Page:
"My British Tour Diary" /
To begin with, Of Montreal isn't from Montreal at all -- they're from Athens, Georgia. And calling them "they" is a bit of a stretch, since the only person who's been in every incarnation of the band is front man and songwriter Kevin Barnes. That's most of what I know about this indie band, except that their (okay, his) songs are devilishly catchy and danceable.
This track from 2004's Satanic Panic in the Attic gives you a good idea of their crisp pop spirit. Granted, the lyrics are self-referential ("Hanging out with Steven Drew, Theo, / Paul and Sorrel too / Eating at Welcome Breaks daily / We danced in Leeds with Brit Pop Haley") but it's propelled by a cheery backbeat rhythm that's hard to resist. That bass line is so darn funky, it really betrays their Athens roots. Barnes' boyish vocals let him get away with murder, really: "On our trip to England I noticed something obscene / People still actually give a shit about the Queen." Oh, you irreverent Yanks.
One thing he does capture in this song is the surreal quality of life on tour, mixed up with a dose of culture shock: "Left alone to drive ourselves on the opposite side / Man it was a miracle that nobody died"; "Bitching because Steven booked us / On such early flights / Always in a foggy haze / Because we hadn't slept for days." I have a feeling that everybody in the band remembers incidents like "Every single one of our London cabbies played / The most truly repellent techno music ever made / But they'll drop you without hesitation / If you try changing the station." I imagine it as a scene out of Hard Days Night, mixed with a little Trainspotting.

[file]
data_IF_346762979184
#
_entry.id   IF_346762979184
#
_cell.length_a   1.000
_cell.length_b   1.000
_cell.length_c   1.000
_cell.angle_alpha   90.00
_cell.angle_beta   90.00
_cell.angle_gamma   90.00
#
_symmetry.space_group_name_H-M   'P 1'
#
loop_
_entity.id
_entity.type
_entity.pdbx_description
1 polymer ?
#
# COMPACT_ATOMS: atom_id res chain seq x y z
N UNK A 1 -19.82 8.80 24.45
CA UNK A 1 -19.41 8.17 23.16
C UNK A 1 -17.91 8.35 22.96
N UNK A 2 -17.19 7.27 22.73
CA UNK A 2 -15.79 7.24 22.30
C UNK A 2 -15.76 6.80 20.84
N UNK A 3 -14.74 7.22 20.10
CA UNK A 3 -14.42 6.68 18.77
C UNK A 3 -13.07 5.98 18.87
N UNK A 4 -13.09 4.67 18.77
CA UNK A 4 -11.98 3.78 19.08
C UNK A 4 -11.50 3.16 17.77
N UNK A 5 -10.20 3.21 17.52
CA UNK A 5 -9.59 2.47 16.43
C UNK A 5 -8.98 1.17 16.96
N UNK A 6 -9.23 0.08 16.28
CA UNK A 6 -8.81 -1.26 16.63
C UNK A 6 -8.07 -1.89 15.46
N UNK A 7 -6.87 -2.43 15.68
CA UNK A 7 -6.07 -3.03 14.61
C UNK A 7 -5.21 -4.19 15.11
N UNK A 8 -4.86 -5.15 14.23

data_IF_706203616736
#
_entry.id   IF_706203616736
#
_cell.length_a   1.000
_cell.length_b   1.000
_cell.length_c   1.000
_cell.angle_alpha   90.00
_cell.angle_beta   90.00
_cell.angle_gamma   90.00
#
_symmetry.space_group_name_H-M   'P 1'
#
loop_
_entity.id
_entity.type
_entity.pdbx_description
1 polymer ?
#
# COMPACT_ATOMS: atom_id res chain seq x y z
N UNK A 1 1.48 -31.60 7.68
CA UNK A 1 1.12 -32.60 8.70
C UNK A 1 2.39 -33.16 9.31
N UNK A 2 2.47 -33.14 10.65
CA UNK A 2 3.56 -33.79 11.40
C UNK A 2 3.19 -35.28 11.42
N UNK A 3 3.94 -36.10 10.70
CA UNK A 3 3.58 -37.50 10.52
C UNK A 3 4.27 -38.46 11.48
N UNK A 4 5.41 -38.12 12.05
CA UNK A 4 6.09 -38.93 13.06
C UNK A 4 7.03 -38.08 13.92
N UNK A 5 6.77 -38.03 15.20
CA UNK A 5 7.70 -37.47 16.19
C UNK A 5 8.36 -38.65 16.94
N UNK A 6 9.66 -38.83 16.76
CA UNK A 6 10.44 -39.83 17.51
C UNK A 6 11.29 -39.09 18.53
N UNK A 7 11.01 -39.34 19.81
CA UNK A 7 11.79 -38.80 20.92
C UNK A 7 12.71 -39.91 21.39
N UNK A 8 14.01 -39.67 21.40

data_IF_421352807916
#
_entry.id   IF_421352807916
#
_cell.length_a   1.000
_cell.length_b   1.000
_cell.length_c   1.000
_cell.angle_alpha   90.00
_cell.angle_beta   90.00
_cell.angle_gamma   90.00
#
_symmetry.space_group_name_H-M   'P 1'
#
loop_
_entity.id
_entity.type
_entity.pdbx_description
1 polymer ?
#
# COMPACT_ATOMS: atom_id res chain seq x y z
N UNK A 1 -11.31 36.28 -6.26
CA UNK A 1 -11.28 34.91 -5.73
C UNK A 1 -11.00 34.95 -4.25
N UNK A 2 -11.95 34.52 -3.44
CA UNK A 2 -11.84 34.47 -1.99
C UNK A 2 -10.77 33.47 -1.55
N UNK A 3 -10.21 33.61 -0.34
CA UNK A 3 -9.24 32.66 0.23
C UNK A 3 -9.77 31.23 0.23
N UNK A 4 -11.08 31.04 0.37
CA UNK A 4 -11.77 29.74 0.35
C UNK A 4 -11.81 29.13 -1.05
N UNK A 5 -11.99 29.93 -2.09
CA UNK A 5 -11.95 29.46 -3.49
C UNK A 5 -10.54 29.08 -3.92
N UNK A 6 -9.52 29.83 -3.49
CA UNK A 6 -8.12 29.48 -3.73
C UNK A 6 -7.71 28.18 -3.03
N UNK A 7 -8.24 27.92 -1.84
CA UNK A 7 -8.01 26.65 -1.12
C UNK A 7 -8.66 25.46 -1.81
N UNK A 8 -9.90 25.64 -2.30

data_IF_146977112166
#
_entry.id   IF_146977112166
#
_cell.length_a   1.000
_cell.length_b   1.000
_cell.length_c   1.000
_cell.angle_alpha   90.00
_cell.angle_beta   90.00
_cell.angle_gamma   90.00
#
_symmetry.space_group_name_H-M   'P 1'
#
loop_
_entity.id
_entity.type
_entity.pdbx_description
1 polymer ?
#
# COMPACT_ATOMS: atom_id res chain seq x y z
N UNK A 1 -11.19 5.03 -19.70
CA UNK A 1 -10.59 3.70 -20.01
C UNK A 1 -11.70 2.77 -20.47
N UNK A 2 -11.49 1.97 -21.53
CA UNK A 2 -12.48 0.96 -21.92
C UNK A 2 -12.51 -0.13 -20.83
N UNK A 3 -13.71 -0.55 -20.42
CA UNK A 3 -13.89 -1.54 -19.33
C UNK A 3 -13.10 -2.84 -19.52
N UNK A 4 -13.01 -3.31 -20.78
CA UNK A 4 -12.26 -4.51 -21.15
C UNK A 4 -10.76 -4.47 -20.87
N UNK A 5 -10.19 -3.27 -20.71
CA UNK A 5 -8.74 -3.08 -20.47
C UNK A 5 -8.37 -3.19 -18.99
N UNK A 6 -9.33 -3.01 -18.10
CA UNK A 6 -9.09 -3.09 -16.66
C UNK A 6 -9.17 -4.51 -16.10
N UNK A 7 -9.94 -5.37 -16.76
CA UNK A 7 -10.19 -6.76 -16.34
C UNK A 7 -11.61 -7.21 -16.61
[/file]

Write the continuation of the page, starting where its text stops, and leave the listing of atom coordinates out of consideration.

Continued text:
"Up to our necks in crisps and litter / In the van we dubbed the Gary Glitter," he recalls at the end, almost fondly. This is what it's like to travel with your bandmates when being a rock musician is still exciting and new, and I dig being brought along for the ride. Despite the electronic gloss of their sound, they've got too much youthful energy to sound like robots. Apparently there are other Of Montreal albums where Kevin Barnes gets depressive -- but if that's so, I'm happy to stick to this one. (Other favorite tracks: the wistful psychedelic "Will You Come and Fetch Me?" and the jazzy "Spike the Senses.") It's a mere pop confection --but some days, that's just what I want.
My British Tour Diary sample